President Carter and Soviet President Leonid I. Brezhnev will meet June 15-18 in Vienna at a summit conference to sign the new strategic arms limitation treaty (SALT), White House officials announced yesterday.
The long-awaited announcement was made simultaneously in Moscow, where the official Soviet news agency Tass called the dates for the meeting "tentative."
The summit conference, the first meeting between Carter and Brezhnev, still hinges on the completion of the final technical details of the SALT II accord, on which "basic agreements was governments was announced Wednesday.
It could also be affected by the deteriorating health of the 72-year-old Soviet leader, who is unable to travel long distances.
The choice of Vienna as the site of the summit amounted to a U.S. concession to Brezhnev's frail health. Under normal protocol, the meeting should be in the United States because the last two such summits have been in the Soviet Union. But Soviet officials argued that Brezhnev could not stand the vigors of a transcontinental flight, leading to the selection of the neutral European capital for the meeting.
White House officials said it has not yet been decided whether the arms treaty will be signed June 15, the first day of the summit, or later during the Carter-brezhnev meetings.
They said they expect about three days of talks, including private sessions between the two leaders, formal meetings between the two full delegations and "an exchange of hospitality," presumably meaning two state dinners.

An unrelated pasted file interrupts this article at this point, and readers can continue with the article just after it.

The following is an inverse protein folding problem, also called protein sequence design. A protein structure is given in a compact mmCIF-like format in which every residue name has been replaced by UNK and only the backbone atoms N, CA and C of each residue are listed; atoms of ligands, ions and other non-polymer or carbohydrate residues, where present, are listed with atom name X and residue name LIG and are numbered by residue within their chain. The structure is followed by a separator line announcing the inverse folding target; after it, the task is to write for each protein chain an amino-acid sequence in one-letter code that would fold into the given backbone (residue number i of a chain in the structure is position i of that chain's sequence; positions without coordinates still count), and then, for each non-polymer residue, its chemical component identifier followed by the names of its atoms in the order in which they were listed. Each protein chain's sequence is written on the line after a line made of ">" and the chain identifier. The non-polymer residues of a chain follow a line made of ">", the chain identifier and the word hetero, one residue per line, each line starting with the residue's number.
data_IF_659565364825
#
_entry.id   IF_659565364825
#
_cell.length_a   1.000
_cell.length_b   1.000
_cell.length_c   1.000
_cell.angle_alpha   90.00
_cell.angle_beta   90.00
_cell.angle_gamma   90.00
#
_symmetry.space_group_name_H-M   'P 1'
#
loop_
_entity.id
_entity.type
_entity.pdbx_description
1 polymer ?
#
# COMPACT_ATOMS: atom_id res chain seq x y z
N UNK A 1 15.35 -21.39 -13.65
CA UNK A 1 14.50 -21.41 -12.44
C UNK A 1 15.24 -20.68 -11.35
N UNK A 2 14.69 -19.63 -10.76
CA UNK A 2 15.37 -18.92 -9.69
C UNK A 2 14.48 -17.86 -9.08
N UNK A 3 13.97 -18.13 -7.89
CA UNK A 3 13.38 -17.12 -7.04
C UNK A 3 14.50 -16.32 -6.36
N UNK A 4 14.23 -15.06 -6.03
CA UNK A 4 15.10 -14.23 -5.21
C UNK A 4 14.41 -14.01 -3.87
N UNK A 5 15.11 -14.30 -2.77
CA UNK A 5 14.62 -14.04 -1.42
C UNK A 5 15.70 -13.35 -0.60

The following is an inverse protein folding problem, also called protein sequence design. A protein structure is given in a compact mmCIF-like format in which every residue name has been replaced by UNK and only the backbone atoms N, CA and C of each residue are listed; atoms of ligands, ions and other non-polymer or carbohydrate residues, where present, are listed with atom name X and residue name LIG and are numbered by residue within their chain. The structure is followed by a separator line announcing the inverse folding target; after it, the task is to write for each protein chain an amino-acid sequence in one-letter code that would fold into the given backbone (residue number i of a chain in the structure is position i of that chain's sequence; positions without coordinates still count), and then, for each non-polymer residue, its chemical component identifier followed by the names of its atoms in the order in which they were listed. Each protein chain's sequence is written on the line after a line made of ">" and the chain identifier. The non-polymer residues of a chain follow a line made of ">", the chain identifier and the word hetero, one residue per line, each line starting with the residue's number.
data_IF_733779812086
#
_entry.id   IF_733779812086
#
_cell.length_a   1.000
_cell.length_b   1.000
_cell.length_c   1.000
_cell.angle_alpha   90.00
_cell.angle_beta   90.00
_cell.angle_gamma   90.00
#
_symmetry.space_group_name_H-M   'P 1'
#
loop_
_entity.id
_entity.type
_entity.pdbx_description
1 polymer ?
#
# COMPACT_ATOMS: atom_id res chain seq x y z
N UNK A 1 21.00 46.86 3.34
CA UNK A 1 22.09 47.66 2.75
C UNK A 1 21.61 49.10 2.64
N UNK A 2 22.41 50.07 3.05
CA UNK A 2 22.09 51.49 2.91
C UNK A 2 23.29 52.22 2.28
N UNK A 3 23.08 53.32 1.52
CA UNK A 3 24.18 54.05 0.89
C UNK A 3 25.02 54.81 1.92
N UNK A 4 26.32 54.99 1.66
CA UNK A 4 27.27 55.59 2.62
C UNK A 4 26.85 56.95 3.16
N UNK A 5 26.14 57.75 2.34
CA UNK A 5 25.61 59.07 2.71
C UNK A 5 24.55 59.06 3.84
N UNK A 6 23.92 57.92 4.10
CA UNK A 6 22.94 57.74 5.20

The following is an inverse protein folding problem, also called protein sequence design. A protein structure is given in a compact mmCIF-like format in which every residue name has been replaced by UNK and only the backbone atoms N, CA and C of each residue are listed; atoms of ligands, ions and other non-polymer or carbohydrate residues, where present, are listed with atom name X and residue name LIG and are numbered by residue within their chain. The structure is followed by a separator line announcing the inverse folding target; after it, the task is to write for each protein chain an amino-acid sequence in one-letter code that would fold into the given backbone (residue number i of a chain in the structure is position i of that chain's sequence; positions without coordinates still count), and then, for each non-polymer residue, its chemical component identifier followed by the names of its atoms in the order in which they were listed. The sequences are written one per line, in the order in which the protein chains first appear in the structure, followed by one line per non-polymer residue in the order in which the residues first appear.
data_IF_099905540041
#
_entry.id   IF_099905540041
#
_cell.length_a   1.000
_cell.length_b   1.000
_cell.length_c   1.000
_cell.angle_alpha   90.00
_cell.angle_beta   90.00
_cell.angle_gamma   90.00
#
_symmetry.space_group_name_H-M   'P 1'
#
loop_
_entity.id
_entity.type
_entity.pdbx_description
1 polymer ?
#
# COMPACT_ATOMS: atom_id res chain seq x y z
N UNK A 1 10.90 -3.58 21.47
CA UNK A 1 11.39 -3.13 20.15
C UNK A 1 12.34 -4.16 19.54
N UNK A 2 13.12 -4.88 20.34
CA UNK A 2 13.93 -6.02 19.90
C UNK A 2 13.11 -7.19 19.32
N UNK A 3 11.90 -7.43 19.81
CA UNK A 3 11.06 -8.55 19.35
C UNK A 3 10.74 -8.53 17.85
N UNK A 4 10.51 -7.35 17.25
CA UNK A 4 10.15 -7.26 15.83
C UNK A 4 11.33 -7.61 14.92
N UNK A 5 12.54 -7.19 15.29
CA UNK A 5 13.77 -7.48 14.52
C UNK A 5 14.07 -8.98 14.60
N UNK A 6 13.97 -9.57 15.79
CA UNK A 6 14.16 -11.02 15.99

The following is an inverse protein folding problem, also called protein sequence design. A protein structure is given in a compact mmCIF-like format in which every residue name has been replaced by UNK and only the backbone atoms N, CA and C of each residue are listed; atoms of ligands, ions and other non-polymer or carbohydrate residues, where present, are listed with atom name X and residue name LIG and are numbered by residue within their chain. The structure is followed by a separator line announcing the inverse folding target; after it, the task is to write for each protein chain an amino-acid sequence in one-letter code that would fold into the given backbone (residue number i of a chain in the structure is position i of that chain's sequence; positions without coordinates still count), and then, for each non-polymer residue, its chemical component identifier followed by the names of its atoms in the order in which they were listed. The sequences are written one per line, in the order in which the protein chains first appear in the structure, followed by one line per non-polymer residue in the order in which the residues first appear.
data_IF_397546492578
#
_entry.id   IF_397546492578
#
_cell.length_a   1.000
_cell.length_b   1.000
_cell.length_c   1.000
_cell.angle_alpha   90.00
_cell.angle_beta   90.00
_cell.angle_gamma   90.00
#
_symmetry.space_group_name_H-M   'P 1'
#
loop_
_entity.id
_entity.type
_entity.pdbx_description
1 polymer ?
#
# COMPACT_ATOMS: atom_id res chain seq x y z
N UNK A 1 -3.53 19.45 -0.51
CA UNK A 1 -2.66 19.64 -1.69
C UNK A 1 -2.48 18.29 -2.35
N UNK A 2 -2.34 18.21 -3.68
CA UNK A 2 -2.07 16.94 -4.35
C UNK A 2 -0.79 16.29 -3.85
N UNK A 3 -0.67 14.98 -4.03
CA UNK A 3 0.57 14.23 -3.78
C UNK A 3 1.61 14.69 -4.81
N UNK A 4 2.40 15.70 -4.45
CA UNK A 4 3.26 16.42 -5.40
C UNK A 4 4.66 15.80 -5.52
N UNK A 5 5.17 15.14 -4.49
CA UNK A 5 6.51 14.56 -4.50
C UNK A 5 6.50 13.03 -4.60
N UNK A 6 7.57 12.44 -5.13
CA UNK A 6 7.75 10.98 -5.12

The officials said they expect the discussions to cover three categories of issues, foremost being the treaty itself and related arms control matters. In addition, they said, Carter and Brezhnev will discuss bilateral issues such as trade and international development.
The president has often said that he hoped his first meeting with Brezhnev would cover a wide range of issues during several days of talks. Brezhnev's health, however, apparently will limit the length of the discussions and possibly the issues.
Nevertheless, White House officials have not given up hope that the summit will be productive, possibly including tentative agreement for regular summit meetings between leaders of the two countries. The U.S. side is planning to suggest such an arrangement during the Vienna talks, and the Soviets, one official said yesterday, "generally feel that consultations between the two major powers are useful."